Oryx and Crake

Margaret Atwood

Margaret Atwood’s classic novel, The Handmaid’s Tale, is about the future. Now, in Oryx and Crake, the future has changed. It’s much worse and bleaker. And we’re well on the road to it now. The narrator is Snowman (a man once known as Jimmy), self-named though not self-created.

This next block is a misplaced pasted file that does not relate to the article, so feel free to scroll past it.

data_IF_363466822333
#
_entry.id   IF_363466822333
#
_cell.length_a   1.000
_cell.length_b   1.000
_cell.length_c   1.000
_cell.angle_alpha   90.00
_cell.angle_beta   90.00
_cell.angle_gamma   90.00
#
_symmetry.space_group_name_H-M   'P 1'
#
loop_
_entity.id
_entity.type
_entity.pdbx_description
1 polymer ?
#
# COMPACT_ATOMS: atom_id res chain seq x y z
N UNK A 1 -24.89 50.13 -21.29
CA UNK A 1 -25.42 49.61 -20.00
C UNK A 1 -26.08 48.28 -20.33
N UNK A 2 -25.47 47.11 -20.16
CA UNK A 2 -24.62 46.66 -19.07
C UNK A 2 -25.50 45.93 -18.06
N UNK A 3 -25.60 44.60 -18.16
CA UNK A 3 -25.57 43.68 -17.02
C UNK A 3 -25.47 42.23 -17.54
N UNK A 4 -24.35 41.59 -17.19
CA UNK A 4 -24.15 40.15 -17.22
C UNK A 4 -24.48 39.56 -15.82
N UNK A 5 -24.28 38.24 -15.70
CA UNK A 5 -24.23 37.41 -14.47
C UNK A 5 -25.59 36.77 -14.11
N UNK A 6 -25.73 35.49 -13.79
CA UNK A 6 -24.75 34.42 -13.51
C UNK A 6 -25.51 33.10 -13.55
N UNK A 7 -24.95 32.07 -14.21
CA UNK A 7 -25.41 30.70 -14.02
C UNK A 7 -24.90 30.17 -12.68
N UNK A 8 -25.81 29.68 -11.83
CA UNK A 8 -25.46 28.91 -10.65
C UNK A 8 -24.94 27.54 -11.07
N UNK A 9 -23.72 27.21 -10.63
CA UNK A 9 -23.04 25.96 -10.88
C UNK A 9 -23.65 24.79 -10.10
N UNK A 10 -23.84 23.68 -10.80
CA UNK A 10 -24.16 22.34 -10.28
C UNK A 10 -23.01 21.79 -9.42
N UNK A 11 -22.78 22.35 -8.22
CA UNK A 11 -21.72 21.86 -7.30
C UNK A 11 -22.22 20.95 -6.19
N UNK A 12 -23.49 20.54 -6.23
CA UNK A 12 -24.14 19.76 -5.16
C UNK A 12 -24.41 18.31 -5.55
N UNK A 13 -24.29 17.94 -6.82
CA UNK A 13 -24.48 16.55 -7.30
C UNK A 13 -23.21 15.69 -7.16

As the story begins, he’s sleeping in a tree, wearing a dirty old bedsheet, mourning the loss of his beautiful and beloved Oryx and his best friend Crake, and slowly starving to death. Earlier, Snowman’s life was one of comparative privilege. Crake and Jimmy live with all the other smart, rich people in the Compounds – gated company towns owned by biotech corporations. (Ordinary folks are kept outside the gates in the chaotic ‘pleeblands’.) Meanwhile, beautiful Oryx, raised as a child prostitute in Southeast Asia, finds her way to the West and meets Crake and Jimmy, setting up an inevitable love triangle. How did everything fall apart so quickly? Was he himself in any way responsible? Why is he now left alone with his bizarre memories – except for the more-than-perfect, green-eyed Children of Crake, who think of him as a kind of monster? He explores the answers to these questions in the double journey he takes – into his own past, and back to Crake’s high-tech bubble dome, where the Paradice Project unfolded and the world came to grief. With breathtaking command of her shocking material and with her customary sharp wit and dark humour, Atwood projects us into a less-than-brave new world, an outlandish yet wholly believable space populated by a cast of characters who will continue to inhabit your dreams long after the last chapter

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